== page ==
For me, October has ceased to be the month of spooks and scares and has been all about brainstorming and preparing for what is likely the world’s biggest writing event – NaNoWriMo. Every November since 1999, hundreds (and now tens of thousands) of writers set a goal of writing 50 thousand words in 30 days.
Naturally, October, as the month before NaNo, it is customary to begin your preparations (to go into NaNoWriMo with no sort of survival kit is not advised), and the month has been affectionately renamed by many in the Nano-community. I am, of course, referring to Preptober.
I’ve done NaNoWriMo for many years now; I’ve won a few times and I know firsthand how important it is to come prepared.
Getting Prepared in October
If you have no idea what you’re going to be writing this November, then I have some helpful tools to get you started. First and foremost, if you want to write a fantasy novel, definitely check out these 11 websites with story generators to see if there is anything there that sparks an idea for you.
If you have an idea but you aren’t sure how to turn it into an actual plot, I would check out Bonnie Johnston’s course at Write Smarter Not Harder: From Idea to Premise. It’s free and honestly amazing if you need help regarding how to brainstorm a larger plot from a single idea. Highly recommend. She also has a 30-day Novel video series which you can check out as well. Technically it’s for NaNoWriMo proper, but it can certainly be used as a guide for your prep in October.
- Story Dashboard, Story Outline, and Book Drafting Template from Red Gregory
- New Novel Template from Lisaxreads
- NaNoWriMo Template from Hardback Hoarder
- Book Template from Words and Nocturnes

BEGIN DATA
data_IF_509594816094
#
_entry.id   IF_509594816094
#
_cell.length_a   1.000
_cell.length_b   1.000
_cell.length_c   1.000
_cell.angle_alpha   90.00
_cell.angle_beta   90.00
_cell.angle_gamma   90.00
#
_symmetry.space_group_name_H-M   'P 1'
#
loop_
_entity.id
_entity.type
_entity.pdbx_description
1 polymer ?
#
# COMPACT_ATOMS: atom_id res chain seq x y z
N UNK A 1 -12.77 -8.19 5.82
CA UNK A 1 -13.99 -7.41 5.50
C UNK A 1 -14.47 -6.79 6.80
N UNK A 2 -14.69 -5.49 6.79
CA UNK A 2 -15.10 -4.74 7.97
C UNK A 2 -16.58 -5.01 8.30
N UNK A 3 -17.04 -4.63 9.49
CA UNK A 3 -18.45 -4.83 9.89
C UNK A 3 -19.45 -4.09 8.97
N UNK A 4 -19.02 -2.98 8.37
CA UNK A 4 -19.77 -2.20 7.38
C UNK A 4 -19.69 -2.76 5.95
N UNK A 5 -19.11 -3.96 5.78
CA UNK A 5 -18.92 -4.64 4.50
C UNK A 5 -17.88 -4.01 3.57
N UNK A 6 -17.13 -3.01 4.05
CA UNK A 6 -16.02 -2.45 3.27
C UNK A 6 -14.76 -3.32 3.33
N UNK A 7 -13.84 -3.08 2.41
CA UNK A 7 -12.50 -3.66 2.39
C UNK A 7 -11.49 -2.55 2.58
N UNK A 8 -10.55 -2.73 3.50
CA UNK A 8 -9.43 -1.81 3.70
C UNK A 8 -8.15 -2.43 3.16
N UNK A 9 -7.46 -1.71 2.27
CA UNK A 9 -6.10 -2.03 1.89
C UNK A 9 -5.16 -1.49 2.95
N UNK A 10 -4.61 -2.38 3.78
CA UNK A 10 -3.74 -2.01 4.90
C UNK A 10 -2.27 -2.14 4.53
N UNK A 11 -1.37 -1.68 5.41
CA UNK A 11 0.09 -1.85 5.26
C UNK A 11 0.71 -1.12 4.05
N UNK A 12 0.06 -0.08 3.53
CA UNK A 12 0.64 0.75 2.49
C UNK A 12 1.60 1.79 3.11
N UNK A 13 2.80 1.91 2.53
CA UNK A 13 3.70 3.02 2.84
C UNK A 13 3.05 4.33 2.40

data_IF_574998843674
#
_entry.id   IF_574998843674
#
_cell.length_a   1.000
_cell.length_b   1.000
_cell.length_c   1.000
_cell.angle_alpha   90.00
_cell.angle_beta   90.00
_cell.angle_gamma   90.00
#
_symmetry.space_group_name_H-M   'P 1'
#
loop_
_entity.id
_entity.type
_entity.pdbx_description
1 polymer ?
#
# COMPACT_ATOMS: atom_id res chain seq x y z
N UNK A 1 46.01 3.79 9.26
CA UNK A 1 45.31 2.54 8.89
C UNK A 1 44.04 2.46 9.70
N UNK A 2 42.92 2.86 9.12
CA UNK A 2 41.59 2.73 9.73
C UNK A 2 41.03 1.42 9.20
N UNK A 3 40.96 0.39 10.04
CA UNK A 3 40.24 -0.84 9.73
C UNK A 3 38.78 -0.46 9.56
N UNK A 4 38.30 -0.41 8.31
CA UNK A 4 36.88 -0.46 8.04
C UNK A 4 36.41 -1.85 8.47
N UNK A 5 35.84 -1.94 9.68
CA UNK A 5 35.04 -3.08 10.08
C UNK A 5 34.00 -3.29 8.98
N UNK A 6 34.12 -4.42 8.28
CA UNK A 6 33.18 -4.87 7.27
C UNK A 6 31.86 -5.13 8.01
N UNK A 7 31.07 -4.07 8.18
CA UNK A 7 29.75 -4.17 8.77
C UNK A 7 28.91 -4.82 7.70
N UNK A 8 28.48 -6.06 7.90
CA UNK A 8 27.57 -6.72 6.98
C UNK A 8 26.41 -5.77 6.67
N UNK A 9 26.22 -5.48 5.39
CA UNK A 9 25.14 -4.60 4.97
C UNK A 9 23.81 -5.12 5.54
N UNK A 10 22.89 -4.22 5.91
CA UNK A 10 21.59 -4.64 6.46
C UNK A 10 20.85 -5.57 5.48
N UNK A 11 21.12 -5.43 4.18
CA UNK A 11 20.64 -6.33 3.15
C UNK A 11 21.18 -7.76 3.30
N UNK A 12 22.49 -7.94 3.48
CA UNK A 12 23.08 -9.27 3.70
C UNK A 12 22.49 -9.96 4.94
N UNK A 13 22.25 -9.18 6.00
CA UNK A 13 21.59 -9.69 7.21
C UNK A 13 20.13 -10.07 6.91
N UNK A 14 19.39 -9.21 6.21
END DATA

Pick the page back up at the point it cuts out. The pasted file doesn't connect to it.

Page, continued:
- NaNoWriMo Template from E.A. Deverell
Natalia Leigh and Sarra Cannon over on Youtube have also created Preptober workbooks that you can use to help you get ready. Sarra Cannon’s is more focused on creating sustainable schedules and preparing yourself mentally for NaNoWriMo and you can get her workbook for free if you sign up for her newsletter here.
Natalia Leigh’s workbook is more focused on actually developing your idea and finishing your outline so you’re ready to write in November. This workbook is donation based, so if money is tight you technically don’t have to pay anything, but I have purchased this myself and it is a thorough and well-made workbook and definitely worth money. If you’d like to check out that workbook you can get it here.
If you need even more help, I have a few Pinterest boards full of resources to help you get ready in all the various ways you might want to prepare for a month-long writing event. I have one board dedicated to NaNoWriMo with worksheets and tips, and another full of resources for every aspect of writing a novel. If you aren’t sure what you might need to prepare, I have a post for that, too – check out these 25 ways you can prepare for NaNoWriMo!
Are you going to be participating in NaNoWriMo this year? Tell me about your writing projects in the comments below!
How I’m Preparing For NaNoWriMo
It’ll surprise no one that I am starting a new project in November. I’m not sure if it’s the cozy energy of the fall after a hot and draining summer, but I always want to start something new this time of year – there’s nothing like writing a completely new project during NaNoWriMo.
I also really want to have fun while writing this year. 2020 was a stressful year, especially at work, and I ended up skipping NaNo and breaking my eight-year streak. It was a frustrating choice, but I was not in the right place for such an intense month of writing and I figured it best to prioritize my mental health where I could.
I’ve done a lot of non-fiction writing since then, but I’ve barely touched my fiction since last summer when I finished a short story. I don’t want to pressure myself to write something amazing after such a long break – I just want to write something fun and remember what it was like when I first joined NaNoWriMo back in 2012.
I am currently plotting a novella that I’m going to write by hand this month as a sort of experiment, and it’ll be the prequel to the novel that I’m writing this November.
It should make for a good warm-up, and help me get the basics of the world, the characters, and the voice. I’ll also be fine-tuning my Notion as I have been doing all year. All of my worldbuilding notes and my outline are on my dedicated Notion project page (you can learn more about how I use Notion to organize my writing by checking out this post), and I’ll be drafting as usual in my favourite writing program – Scrivener. I’m also considering writing some pieces by hand when I want to take a break from the screen – we’ll see how well the novella writing goes!